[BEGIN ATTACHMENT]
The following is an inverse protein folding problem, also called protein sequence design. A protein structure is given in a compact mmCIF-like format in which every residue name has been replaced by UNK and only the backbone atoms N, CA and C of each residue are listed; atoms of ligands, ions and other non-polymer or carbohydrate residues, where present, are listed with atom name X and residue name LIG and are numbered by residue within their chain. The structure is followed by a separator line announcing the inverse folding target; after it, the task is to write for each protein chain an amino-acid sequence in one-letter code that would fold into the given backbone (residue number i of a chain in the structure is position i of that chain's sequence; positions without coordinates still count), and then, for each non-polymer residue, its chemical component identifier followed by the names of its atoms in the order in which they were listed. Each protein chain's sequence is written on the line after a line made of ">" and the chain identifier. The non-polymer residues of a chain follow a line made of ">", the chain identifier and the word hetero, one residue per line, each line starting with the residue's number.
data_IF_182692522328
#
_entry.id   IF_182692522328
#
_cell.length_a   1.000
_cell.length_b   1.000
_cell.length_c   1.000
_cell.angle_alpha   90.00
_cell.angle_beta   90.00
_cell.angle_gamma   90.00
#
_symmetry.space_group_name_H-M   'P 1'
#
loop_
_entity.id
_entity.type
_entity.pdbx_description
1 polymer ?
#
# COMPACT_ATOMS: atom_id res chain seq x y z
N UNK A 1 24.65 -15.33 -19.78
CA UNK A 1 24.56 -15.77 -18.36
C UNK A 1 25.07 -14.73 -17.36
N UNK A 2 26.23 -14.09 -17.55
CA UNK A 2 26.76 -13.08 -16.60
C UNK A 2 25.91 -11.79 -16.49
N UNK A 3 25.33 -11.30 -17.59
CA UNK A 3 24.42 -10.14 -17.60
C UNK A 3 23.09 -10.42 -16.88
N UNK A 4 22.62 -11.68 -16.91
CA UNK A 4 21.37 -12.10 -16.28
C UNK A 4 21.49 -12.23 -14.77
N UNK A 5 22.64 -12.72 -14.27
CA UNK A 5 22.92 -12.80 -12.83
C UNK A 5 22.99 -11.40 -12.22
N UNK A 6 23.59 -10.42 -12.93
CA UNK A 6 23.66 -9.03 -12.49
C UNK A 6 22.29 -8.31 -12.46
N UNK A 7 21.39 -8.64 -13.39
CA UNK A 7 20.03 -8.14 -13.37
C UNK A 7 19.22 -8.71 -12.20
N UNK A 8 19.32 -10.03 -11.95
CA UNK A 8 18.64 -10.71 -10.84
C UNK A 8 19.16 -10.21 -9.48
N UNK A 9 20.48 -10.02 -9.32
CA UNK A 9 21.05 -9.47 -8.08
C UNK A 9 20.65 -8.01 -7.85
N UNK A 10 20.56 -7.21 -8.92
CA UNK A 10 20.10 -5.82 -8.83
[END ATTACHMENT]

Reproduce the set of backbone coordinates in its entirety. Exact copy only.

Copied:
The following is an inverse protein folding problem, also called protein sequence design. A protein structure is given in a compact mmCIF-like format in which every residue name has been replaced by UNK and only the backbone atoms N, CA and C of each residue are listed; atoms of ligands, ions and other non-polymer or carbohydrate residues, where present, are listed with atom name X and residue name LIG and are numbered by residue within their chain. The structure is followed by a separator line announcing the inverse folding target; after it, the task is to write for each protein chain an amino-acid sequence in one-letter code that would fold into the given backbone (residue number i of a chain in the structure is position i of that chain's sequence; positions without coordinates still count), and then, for each non-polymer residue, its chemical component identifier followed by the names of its atoms in the order in which they were listed. Each protein chain's sequence is written on the line after a line made of ">" and the chain identifier. The non-polymer residues of a chain follow a line made of ">", the chain identifier and the word hetero, one residue per line, each line starting with the residue's number.
data_IF_182692522328
#
_entry.id   IF_182692522328
#
_cell.length_a   1.000
_cell.length_b   1.000
_cell.length_c   1.000
_cell.angle_alpha   90.00
_cell.angle_beta   90.00
_cell.angle_gamma   90.00
#
_symmetry.space_group_name_H-M   'P 1'
#
loop_
_entity.id
_entity.type
_entity.pdbx_description
1 polymer ?
#
# COMPACT_ATOMS: atom_id res chain seq x y z
N UNK A 1 24.65 -15.33 -19.78
CA UNK A 1 24.56 -15.77 -18.36
C UNK A 1 25.07 -14.73 -17.36
N UNK A 2 26.23 -14.09 -17.55
CA UNK A 2 26.76 -13.08 -16.60
C UNK A 2 25.91 -11.79 -16.49
N UNK A 3 25.33 -11.30 -17.59
CA UNK A 3 24.42 -10.14 -17.60
C UNK A 3 23.09 -10.42 -16.88
N UNK A 4 22.62 -11.68 -16.91
CA UNK A 4 21.37 -12.10 -16.28
C UNK A 4 21.49 -12.23 -14.77
N UNK A 5 22.64 -12.72 -14.27
CA UNK A 5 22.92 -12.80 -12.83
C UNK A 5 22.99 -11.40 -12.22
N UNK A 6 23.59 -10.42 -12.93
CA UNK A 6 23.66 -9.03 -12.49
C UNK A 6 22.29 -8.31 -12.46
N UNK A 7 21.39 -8.64 -13.39
CA UNK A 7 20.03 -8.14 -13.37
C UNK A 7 19.22 -8.71 -12.20
N UNK A 8 19.32 -10.03 -11.95
CA UNK A 8 18.64 -10.71 -10.84
C UNK A 8 19.16 -10.21 -9.48
N UNK A 9 20.48 -10.02 -9.32
CA UNK A 9 21.05 -9.47 -8.08
C UNK A 9 20.65 -8.01 -7.85
N UNK A 10 20.56 -7.21 -8.92
CA UNK A 10 20.10 -5.82 -8.83